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Q J Med. 1984 Winter;53(209):119-34.

A survey of vitamin D deficiency in gastrointestinal and liver disorders.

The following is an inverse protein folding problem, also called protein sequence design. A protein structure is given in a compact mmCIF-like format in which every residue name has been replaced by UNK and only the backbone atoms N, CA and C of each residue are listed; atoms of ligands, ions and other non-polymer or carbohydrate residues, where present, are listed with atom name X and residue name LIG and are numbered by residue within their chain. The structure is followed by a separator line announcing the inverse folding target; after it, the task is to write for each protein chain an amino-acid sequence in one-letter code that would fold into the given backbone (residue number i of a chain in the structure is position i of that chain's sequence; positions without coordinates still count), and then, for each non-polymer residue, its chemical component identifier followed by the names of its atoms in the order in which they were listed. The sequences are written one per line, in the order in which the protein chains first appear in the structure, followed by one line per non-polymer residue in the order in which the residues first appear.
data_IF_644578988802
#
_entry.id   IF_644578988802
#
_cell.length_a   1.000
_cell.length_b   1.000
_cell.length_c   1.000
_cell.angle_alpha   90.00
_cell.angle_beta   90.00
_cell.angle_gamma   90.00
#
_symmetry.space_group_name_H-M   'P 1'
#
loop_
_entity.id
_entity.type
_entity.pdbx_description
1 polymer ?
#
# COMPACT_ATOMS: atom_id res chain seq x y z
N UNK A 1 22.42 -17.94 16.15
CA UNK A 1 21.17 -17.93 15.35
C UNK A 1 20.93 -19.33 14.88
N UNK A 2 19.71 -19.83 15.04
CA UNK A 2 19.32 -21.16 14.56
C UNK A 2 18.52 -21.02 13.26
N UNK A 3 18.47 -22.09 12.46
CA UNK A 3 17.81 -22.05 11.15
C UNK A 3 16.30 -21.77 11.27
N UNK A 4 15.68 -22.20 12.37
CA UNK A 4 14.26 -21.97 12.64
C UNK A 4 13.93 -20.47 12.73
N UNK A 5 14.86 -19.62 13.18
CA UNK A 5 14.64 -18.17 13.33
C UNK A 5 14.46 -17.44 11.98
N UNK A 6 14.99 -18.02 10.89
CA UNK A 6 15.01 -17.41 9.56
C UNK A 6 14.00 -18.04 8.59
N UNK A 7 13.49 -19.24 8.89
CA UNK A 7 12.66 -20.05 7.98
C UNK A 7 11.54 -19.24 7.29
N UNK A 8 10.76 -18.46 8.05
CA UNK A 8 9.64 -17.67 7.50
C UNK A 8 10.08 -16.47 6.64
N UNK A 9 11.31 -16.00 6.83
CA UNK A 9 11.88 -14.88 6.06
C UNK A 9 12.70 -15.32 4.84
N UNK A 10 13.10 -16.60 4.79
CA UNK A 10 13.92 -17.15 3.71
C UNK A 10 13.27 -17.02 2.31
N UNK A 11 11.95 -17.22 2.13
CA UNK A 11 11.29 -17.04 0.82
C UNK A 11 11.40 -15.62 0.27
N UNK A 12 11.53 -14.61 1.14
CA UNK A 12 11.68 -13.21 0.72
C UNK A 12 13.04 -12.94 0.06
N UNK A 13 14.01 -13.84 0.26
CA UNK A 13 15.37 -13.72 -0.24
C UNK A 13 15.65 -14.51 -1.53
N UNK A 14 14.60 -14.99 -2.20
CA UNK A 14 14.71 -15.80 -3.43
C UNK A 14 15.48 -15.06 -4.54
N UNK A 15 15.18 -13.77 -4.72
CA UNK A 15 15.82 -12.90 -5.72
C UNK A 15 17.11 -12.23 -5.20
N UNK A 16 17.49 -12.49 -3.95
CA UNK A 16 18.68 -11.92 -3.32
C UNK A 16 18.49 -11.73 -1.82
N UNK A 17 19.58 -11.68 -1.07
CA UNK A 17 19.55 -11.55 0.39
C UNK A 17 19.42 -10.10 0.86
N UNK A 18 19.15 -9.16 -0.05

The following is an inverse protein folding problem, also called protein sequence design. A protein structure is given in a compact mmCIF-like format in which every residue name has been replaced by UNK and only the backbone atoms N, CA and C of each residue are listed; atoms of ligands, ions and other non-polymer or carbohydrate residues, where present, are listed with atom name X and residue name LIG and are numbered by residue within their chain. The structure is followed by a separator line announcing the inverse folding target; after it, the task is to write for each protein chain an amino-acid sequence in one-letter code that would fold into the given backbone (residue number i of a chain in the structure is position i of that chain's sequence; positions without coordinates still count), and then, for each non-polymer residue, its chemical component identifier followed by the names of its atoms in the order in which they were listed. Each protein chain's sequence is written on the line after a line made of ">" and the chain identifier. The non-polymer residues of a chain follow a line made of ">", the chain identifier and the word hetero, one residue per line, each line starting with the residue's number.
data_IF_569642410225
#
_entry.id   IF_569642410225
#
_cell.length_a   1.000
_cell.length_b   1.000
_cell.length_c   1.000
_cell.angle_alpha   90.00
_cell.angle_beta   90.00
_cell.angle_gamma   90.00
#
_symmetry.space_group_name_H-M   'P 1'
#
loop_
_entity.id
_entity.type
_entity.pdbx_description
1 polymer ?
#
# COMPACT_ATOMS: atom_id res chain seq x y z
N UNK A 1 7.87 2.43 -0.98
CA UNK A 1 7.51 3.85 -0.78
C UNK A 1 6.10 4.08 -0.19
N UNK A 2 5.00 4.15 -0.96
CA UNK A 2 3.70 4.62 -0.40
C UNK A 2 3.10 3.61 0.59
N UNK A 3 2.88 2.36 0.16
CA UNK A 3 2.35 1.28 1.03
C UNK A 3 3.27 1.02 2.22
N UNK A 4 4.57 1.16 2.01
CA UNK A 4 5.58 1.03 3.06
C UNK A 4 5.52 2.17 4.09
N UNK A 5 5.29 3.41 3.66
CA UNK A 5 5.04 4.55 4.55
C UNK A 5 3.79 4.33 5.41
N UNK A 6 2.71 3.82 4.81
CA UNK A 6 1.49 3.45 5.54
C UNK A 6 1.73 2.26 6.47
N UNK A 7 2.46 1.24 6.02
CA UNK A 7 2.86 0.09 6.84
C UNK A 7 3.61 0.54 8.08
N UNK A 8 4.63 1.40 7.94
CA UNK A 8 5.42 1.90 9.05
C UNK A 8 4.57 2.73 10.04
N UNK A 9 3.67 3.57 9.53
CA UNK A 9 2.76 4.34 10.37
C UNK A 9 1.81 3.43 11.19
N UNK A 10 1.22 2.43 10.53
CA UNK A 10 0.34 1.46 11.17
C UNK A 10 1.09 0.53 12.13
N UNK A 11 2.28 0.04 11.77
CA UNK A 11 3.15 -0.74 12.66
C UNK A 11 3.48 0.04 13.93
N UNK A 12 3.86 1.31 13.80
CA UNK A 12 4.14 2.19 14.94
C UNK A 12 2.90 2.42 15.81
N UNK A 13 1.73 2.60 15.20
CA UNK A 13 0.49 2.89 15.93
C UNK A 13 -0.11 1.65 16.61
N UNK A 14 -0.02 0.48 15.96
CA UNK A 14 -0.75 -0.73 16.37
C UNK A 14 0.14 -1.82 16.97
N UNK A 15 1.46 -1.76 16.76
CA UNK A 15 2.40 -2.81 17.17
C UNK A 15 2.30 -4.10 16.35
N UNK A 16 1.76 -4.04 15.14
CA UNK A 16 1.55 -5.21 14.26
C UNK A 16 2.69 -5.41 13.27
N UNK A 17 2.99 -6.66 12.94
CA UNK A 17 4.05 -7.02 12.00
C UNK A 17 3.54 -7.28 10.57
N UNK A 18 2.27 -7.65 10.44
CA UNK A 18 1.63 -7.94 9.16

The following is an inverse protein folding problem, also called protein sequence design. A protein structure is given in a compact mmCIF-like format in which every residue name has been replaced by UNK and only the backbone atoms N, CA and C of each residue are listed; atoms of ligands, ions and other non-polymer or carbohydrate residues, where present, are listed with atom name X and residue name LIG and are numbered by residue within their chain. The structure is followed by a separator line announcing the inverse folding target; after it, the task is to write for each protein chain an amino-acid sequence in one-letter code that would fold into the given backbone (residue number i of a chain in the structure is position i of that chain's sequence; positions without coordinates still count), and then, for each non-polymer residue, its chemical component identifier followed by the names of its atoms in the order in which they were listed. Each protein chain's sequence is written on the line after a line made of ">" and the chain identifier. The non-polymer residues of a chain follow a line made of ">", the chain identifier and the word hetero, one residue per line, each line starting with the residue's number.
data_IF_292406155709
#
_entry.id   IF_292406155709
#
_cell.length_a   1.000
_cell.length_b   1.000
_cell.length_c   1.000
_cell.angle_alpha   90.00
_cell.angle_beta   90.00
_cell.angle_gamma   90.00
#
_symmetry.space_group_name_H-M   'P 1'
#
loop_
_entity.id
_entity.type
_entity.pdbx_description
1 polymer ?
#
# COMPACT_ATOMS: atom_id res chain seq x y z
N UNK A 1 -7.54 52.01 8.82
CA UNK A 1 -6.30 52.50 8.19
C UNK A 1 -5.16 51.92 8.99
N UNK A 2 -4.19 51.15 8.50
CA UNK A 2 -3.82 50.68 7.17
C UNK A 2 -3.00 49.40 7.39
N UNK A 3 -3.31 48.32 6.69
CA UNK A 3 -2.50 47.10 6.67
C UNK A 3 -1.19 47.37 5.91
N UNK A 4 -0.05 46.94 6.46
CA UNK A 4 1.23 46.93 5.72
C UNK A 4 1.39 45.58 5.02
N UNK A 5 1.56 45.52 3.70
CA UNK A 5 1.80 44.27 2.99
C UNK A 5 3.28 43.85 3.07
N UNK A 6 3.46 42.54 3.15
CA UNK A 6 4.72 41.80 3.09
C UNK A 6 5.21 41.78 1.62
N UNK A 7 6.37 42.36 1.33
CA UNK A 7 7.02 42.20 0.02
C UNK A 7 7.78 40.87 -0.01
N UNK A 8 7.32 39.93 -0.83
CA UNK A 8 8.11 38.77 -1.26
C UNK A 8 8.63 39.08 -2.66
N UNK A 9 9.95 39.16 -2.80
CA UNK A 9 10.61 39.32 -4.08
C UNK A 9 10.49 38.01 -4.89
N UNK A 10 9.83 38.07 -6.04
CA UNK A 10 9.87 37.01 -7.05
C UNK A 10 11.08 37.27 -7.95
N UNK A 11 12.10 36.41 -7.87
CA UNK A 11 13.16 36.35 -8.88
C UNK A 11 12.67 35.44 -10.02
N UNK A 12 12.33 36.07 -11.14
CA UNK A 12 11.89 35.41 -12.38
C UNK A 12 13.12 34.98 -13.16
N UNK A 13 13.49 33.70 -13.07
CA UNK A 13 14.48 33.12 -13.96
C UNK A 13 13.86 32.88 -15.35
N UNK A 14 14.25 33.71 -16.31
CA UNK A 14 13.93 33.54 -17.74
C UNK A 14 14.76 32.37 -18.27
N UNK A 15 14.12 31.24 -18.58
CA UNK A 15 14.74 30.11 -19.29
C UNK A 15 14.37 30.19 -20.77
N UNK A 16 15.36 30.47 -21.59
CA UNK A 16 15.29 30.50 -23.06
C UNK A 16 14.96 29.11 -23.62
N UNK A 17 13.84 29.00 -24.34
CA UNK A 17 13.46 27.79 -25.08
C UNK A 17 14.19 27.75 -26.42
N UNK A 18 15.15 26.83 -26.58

A survey of vitamin D status in 152 patients with chronic gastrointestinal conditions and 104 patients with chronic liver diseases is presented. Mild deficiency was common and severe deficiency, as judged by plasma 25-OHD levels less than 8 nmol/l, was encountered in every disease category tested. In the gastrointestinal disease patients, deficiency was significantly more common in patients following gastroenterostomy than other gastric surgery, in patients with active Crohn's disease than in those with inactive disease and in patients with chronic pancreatitis or pancreatic carcinoma with cholestatic features than in those without cholestatic features. Deficiency was as common in patients with Crohn's disease who had not been treated surgically as in those who had. There was no significant correlation between plasma 25-OHD levels and any laboratory index of malabsorption or malnutrition except for serum albumin in the gastric surgery patients, haemoglobin and ESR in the Crohn's disease patients and albumin and vitamin E in the group of patients with gastrointestinal disorders taken as a whole. In the chronic liver disease patients, those with late primary biliary cirrhosis had lower plasma 25-OHD levels than those with histological Stage I and II disease who all had normal levels, and those with pruritus and jaundice were more commonly severely deficient. Whatever the underlying disease process, patients with other coincidental medical conditions were much more likely to be deficient as were patients with cholestasis. Evidence of secondary hyperparathyroidism and osteomalacia on bone histology indicated the clinical relevance of the vitamin D deficiency. This study showed no relationship between abnormal plasma vitamin D binding protein levels and vitamin deficiency.

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